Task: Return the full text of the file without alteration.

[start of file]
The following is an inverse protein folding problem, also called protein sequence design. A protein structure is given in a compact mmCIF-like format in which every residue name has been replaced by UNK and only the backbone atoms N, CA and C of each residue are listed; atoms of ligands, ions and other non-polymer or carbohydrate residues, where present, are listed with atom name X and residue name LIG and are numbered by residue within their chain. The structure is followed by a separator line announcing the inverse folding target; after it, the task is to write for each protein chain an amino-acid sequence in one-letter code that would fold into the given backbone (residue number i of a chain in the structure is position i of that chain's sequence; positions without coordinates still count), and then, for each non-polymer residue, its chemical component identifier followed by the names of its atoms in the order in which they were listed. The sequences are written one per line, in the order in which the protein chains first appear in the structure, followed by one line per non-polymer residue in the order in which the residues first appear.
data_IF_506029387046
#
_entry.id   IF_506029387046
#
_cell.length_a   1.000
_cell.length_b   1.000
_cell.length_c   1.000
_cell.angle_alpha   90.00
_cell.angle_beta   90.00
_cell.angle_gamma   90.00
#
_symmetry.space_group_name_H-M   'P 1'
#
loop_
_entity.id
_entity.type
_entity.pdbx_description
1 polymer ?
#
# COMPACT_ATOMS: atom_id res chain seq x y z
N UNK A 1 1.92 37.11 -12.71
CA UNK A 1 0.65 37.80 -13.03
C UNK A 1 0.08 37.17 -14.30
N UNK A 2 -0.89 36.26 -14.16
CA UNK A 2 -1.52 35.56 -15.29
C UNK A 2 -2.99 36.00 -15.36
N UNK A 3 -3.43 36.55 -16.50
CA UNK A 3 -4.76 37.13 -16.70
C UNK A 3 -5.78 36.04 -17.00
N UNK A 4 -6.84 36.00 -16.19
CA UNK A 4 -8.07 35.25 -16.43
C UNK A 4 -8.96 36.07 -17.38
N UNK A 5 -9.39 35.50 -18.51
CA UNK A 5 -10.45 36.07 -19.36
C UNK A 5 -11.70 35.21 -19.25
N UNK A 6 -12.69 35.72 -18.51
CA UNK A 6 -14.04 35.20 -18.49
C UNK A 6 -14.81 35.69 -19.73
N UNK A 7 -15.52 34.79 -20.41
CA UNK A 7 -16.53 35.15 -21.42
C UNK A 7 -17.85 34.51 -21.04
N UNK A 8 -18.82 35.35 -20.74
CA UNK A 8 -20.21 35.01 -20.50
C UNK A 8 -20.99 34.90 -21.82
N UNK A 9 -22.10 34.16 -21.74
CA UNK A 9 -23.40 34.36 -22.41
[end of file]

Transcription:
The following is an inverse protein folding problem, also called protein sequence design. A protein structure is given in a compact mmCIF-like format in which every residue name has been replaced by UNK and only the backbone atoms N, CA and C of each residue are listed; atoms of ligands, ions and other non-polymer or carbohydrate residues, where present, are listed with atom name X and residue name LIG and are numbered by residue within their chain. The structure is followed by a separator line announcing the inverse folding target; after it, the task is to write for each protein chain an amino-acid sequence in one-letter code that would fold into the given backbone (residue number i of a chain in the structure is position i of that chain's sequence; positions without coordinates still count), and then, for each non-polymer residue, its chemical component identifier followed by the names of its atoms in the order in which they were listed. The sequences are written one per line, in the order in which the protein chains first appear in the structure, followed by one line per non-polymer residue in the order in which the residues first appear.
data_IF_506029387046
#
_entry.id   IF_506029387046
#
_cell.length_a   1.000
_cell.length_b   1.000
_cell.length_c   1.000
_cell.angle_alpha   90.00
_cell.angle_beta   90.00
_cell.angle_gamma   90.00
#
_symmetry.space_group_name_H-M   'P 1'
#
loop_
_entity.id
_entity.type
_entity.pdbx_description
1 polymer ?
#
# COMPACT_ATOMS: atom_id res chain seq x y z
N UNK A 1 1.92 37.11 -12.71
CA UNK A 1 0.65 37.80 -13.03
C UNK A 1 0.08 37.17 -14.30
N UNK A 2 -0.89 36.26 -14.16
CA UNK A 2 -1.52 35.56 -15.29
C UNK A 2 -2.99 36.00 -15.36
N UNK A 3 -3.43 36.55 -16.50
CA UNK A 3 -4.76 37.13 -16.70
C UNK A 3 -5.78 36.04 -17.00
N UNK A 4 -6.84 36.00 -16.19
CA UNK A 4 -8.07 35.25 -16.43
C UNK A 4 -8.96 36.07 -17.38
N UNK A 5 -9.39 35.50 -18.51
CA UNK A 5 -10.45 36.07 -19.36
C UNK A 5 -11.70 35.21 -19.25
N UNK A 6 -12.69 35.72 -18.51
CA UNK A 6 -14.04 35.20 -18.49
C UNK A 6 -14.81 35.69 -19.73
N UNK A 7 -15.52 34.79 -20.41
CA UNK A 7 -16.53 35.15 -21.42
C UNK A 7 -17.85 34.51 -21.04
N UNK A 8 -18.82 35.35 -20.74
CA UNK A 8 -20.21 35.01 -20.50
C UNK A 8 -20.99 34.90 -21.82
N UNK A 9 -22.10 34.16 -21.74
CA UNK A 9 -23.40 34.36 -22.41